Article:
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MUSIC REVIEW : 'Cabaret': Mood Music Loses Its Atmosphere at the Bowl

July 22, 1994|LEWIS SEGAL | TIMES STAFF WRITER

Even if life is a cabaret (old chum), the Hollywood Bowl definitely isn't . With nearly 18,000 seats on a hillside facing a half-buried architectural saucer, it's obvious that this amphitheater is no intimate, atmospheric boite , and titling the Wednesday pops concert "A Cabaret" represented the first of the evening's miscalculations.

Conducting the Bowl Orchestra, John Mauceri presented instrumental music by composers who fled the Nazis and ended up writing scores for Broadway musicals or Hollywood films. In concept, his choices provided an expanded artistic context for guest soloist Ute Lemper's medley of Kurt Weill songs--and, to a lesser extent, her tributes to Marlene Dietrich and Edith Piaf.

Unfortunately, the theme of artistic displacement wasn't enough to make the grandiose soundtrack music that Mauceri conducted as satisfying as the gritty and often profound ballads sung by the charismatic Lemper. In particular, the endless, bloated "Hotel Berlin" waltzes by Franz Waxman proved a tedious intrusion on Lemper's performances of great passion and stylistic authority.

Strangely, the young German vocalist never sounds more ravishing than when she sings in French, and never more problematic than when she sings in English. In "La Vie en Rose" and "Les Feuilles Mortes" on Wednesday, her beauty of tone and mastery of nuance seemed to belong to another artist than the tight-throated, desperately histrionic interpreter of "They Call Me Naughty Lola" or the Alabama Song. Even when she switched from German to English midway through a stark rendition of "Falling in Love Again," Lemper became suddenly diminished, somehow prosaic.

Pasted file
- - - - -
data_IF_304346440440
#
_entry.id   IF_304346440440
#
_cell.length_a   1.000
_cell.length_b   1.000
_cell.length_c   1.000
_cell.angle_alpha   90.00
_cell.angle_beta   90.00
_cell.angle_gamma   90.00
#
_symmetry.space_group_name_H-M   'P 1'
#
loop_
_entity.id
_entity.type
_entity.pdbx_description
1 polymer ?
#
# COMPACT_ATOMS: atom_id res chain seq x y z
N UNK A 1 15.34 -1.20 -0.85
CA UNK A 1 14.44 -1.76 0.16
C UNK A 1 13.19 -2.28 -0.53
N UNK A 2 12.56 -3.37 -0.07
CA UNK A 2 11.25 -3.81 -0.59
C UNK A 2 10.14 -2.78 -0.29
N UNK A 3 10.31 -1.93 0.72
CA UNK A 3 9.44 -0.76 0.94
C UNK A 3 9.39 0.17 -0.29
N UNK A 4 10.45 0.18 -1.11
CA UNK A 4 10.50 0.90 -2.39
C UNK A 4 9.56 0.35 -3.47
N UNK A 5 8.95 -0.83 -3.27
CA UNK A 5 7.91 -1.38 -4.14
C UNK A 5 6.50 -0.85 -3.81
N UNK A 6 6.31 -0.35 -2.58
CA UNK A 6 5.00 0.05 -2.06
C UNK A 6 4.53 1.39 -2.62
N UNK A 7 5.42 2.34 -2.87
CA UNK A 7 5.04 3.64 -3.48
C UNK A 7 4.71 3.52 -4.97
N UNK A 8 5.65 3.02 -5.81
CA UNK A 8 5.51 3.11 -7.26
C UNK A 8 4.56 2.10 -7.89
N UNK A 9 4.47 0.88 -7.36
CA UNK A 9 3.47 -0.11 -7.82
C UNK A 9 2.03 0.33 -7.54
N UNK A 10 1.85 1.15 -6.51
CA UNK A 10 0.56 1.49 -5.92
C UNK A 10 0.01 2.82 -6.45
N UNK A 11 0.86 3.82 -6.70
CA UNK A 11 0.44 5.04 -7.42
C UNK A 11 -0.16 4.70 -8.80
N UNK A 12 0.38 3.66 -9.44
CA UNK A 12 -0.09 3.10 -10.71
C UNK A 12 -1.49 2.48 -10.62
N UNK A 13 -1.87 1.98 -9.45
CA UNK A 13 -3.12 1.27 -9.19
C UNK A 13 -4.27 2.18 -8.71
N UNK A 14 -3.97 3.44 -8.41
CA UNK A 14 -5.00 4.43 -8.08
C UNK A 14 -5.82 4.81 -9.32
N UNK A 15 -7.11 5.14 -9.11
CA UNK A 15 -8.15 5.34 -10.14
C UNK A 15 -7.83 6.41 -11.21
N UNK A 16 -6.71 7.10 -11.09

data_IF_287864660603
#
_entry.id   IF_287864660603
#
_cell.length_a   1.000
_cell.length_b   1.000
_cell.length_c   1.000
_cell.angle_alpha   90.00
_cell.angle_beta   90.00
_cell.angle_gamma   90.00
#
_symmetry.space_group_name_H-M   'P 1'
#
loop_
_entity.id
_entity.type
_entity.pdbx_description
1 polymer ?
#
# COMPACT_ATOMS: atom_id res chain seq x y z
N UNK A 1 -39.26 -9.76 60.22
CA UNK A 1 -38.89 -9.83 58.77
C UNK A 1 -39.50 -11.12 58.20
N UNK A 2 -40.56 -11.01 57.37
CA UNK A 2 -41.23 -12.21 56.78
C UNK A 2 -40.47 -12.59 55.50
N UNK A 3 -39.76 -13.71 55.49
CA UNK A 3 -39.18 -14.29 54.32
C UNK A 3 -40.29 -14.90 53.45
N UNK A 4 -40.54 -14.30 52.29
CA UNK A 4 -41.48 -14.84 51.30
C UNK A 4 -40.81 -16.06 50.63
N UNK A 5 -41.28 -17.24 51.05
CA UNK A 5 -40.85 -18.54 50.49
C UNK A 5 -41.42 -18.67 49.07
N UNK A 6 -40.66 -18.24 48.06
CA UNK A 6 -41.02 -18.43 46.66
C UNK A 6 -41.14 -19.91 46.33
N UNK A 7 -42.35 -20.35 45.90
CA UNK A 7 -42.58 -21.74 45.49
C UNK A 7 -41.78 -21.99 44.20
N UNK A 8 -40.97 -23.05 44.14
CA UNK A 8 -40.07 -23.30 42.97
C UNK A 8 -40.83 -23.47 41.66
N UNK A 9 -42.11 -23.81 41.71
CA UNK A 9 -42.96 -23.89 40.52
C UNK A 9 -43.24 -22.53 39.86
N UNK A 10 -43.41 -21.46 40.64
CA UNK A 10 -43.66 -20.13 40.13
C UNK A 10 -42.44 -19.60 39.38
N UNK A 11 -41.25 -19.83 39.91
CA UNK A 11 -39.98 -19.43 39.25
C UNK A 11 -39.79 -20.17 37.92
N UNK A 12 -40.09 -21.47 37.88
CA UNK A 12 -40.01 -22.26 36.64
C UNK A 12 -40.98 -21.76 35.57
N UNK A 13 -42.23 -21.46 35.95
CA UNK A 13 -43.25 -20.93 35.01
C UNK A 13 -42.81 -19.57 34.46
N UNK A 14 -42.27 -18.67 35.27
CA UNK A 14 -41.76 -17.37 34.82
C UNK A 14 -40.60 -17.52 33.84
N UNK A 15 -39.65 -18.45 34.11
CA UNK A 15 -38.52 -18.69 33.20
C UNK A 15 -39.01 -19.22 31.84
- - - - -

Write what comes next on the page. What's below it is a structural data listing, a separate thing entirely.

In her Weill suite, Lemper invoked both the moon of Alabama and the old Bilbao moon, but, alas, no kind of moon pierced the clouds over the Bowl until much later. No matter. Accompanied only by pianist and arranger Bruno Fontaine, she offered a drop-dead definitive "Surabaya Johnny," a sustained meditation on hopeless longing (from "Happy End") that Lemper made into a lament for all abused women everywhere.

Weill's overture to "Lady in the Dark" suffered Wednesday from Mauceri's tendency to flatten out highly theatrical music and from the curious warping of the show songs previewed therein--especially "One Life to Live." His finest moment: the artful buildup to (and through) "Lost in the Stars" during a Weill "Songbook for Orchestra" originally arranged by Morton Gould and reworked by Mauceri for this occasion.

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